Getting Uncomfortable Week 4: Healthy Things Grow

Growing things go through uncomfortable but necessary stages, but there is reward on the other side.

5 minutes
Haley Stomp

This past week, I noticed all kinds of opportunities to be uncomfortable. Some of them just happen like mold on bread and others you purposely sign up for. Overcoming the uncomfortableness can be a triumphant transformation and other times it's just necessary to continue to be a reasonably functioning adult.

Warning: The blog gets real this week. It’s not as fun as Zumba or traveling.

Brain Health For Pre-Teens: Mission Not Impossible

If you have kids, congratulations — you’re uncomfortable on purpose! Every day is a chance to grow from your uncomfortableness.

This week was brain health week during my son’s church class. Parents were asked to sit with their pre-teens during a brain health presentation and then attend a parents-only session with a child psychologist.

I learned a few things, including:

  1. Pre-teens do not want to sit next to their parents during a brain health class.
  2. Pre-teen boys are not big on singing together.
  3. Parents can learn a lot during presentations for pre-teens, including how well their kids behave in church group.
  4. There are typical post-trauma recovery cycle stages and time frames for disasters, but experts say the “C word” pandemic broke the mold. We are all out here going blindly and bravely forward together.
  5. Breathing deeply and slowly during times of stress helps metabolize cortisol.
  6. Can you imagine this type of a presentation in the 1980s?
  7. Good reminder not to stand next to, hug or talk to your pre-teen in front of other pre-teens.
  8. No matter the age, we are all works in progress.

Because parenting is hard, we heard from a child psychologist at Magnolia Connection ( on tips to help navigate pre-teen/teenage relationships. Let’s be honest, these tips apply at any age, and I’m sure there was some spousal side-eye during this discussion. Here’s what I heard:

  1. Practice active listening
  2. Collaborate on solutions
  3. Stay calm
  4. Model growth
  5. Model boundaries
  6. Offer grace

No parent is perfect at any of this. However, I concluded if you’re a train wreck, it’s going to be hard to model how not to be a train wreck to others. It can be very uncomfortable to admit you’ve come off the tracks, but a train running into the ditch is no use to anyone but those writing media headlines, so find a way to get rolling again.

Author’s photo Singapore National Orchid Garden

Smooth Move, Ex-Lax

Look, let’s just keep diving into the uncomfortable stuff. If you got through the brain health discussion, let’s move to digestive preventive care. I received a notification this week of a note to my doctor from the digestive center saying I never responded to the requests — electronic, snail mail, carrier pigeon, Harry Potter’s owl — to schedule my first colonoscopy. It was the adult equivalent of a scolding. Thanks in part to my uncomfortable challenge, I have now filled out and sent in the paperwork that’s been sitting on my desk for two months.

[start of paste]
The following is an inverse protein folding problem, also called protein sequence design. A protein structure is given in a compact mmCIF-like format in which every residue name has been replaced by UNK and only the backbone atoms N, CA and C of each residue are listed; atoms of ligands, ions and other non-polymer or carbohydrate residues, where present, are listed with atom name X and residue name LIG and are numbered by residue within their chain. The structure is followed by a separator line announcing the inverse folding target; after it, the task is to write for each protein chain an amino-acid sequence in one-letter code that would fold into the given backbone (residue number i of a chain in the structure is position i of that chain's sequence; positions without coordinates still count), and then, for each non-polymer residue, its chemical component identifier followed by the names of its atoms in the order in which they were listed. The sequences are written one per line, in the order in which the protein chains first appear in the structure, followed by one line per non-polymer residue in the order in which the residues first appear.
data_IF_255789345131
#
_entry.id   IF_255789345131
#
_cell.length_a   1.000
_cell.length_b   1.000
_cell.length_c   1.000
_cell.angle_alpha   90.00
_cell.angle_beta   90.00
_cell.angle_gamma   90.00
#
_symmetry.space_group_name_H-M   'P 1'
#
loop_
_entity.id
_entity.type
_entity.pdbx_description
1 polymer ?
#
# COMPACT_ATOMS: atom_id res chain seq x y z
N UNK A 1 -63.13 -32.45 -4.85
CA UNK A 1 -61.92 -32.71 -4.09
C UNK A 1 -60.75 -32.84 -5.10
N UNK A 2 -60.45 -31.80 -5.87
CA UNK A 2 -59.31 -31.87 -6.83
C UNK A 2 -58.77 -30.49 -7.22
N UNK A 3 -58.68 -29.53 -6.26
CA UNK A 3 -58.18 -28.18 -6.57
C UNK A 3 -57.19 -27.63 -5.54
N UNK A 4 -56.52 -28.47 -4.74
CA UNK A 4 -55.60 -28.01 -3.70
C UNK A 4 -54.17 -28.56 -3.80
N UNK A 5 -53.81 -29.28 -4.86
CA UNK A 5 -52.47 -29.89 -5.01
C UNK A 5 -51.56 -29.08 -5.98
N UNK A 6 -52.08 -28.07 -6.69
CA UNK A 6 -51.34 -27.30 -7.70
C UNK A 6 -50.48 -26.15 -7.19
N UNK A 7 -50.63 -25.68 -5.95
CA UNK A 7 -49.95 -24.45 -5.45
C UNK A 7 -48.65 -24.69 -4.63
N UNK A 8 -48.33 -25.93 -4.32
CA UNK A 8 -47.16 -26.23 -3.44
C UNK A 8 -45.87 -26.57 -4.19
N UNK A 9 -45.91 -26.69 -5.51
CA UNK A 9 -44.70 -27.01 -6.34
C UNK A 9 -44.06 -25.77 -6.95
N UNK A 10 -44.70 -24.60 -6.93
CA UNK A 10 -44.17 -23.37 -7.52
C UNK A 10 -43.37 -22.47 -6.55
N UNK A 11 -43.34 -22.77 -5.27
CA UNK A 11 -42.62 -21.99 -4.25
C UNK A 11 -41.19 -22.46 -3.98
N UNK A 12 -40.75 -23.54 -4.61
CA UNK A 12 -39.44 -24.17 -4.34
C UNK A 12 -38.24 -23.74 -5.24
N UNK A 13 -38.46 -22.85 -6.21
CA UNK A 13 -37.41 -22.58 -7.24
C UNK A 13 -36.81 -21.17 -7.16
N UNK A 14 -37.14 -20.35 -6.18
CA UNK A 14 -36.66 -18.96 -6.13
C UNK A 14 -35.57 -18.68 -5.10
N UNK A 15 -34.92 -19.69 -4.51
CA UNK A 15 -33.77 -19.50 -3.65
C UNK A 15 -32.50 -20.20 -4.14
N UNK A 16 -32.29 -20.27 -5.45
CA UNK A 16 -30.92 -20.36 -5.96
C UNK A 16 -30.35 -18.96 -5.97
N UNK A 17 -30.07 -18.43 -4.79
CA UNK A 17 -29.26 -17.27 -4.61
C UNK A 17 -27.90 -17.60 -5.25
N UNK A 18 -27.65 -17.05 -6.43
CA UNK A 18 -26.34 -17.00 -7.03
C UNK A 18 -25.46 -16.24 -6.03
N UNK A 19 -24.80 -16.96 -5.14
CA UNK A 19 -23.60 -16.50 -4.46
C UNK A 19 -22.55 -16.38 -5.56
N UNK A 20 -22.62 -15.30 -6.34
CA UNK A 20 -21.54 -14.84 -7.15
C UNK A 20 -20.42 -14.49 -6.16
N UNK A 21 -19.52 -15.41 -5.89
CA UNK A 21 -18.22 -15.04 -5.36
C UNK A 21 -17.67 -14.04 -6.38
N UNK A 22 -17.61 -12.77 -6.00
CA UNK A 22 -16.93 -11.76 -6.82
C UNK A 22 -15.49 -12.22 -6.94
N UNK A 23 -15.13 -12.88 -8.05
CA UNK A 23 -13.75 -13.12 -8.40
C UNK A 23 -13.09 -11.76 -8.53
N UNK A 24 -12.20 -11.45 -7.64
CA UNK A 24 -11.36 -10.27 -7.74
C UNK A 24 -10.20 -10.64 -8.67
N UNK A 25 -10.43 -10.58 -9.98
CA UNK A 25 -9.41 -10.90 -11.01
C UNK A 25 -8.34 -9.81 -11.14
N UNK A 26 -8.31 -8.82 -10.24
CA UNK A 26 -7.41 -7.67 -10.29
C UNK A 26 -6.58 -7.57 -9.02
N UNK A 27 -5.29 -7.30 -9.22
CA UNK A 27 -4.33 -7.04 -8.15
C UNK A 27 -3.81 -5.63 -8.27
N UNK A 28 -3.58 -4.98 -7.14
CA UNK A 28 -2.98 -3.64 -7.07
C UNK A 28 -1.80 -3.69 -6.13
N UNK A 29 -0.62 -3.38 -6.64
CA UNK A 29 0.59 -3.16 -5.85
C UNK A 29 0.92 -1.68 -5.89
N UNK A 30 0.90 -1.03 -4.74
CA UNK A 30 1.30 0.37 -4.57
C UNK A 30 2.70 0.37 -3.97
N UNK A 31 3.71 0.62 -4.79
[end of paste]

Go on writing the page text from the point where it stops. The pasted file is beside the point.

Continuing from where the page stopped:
Why did I avoid this? I was scared and didn’t have enough information about the whole thing. To overcome my fear, I googled colon cancer and colorectal cancer screenings, diagnoses, treatment and recovery. After reading about it, I have concluded that finding something early is the best possible situation for me, my family and my friends.

For what little solace this offers, I want my beautiful friend currently going through post-surgery recovery and my awesome aunt who has now recovered to know I see how brave they are. I’m not sure when I would have filled out the form without being able to model their bravery. Wish me luck drinking all the stuff.

Kids Are Brave

While we adults are adulting, kids also have to be brave every day. Can you imagine being told puberty is coming and wondering what the heck is going to happen to you? Who would like a time machine to re-navigate the friend drama of middle school and junior high? No, thank you.

I would like to give a shout out to the checkout girl at the sporting goods store who asked me, after bagging my purchase, and because her coworkers had all said no, if I had an extra feminine hygiene product. Yes, I’m sure some of you are uncomfortable reading this, but can you imagine the bravery it took this young lady to ask a stranger for help? She made my day by trusting me to help her, and I’m so glad I was able to. I see you, girl. Time for your employer to have some emergency supplies.

Author’s photo Singapore National Orchid Garden

You’re Never Too Old to Learn How to Use Your Electronics

I’d like to end the recap of last week on a lighter note, although reality is some weeks are just heavier.

As part of my get-uncomfortable-by-learning-new-things challenge, I signed up for two photography classes to learn how to use my “fancy” camera in a way that’s not auto mode, which is kind of like using your iPhone just to call people. I am happy to say that, even though I totally forgot about going to the beginner class I paid for, I did make it to the intermediate class, managed not to reveal my novice status and learned a lot I can put into practice. You can be sure I’ll be checking out light diffusion at whatever wedding or event I’m at next, and maybe I’ll finally take a good bird picture. If you need me, I’ll be over here happily reading my camera manual and watching how-to videos on YouTube.

Here’s to being brave when being a human is uncomfortable and here’s to finding ways to get uncomfortable on purpose to be a better human.

Author’s photo Singapore National Orchid Garden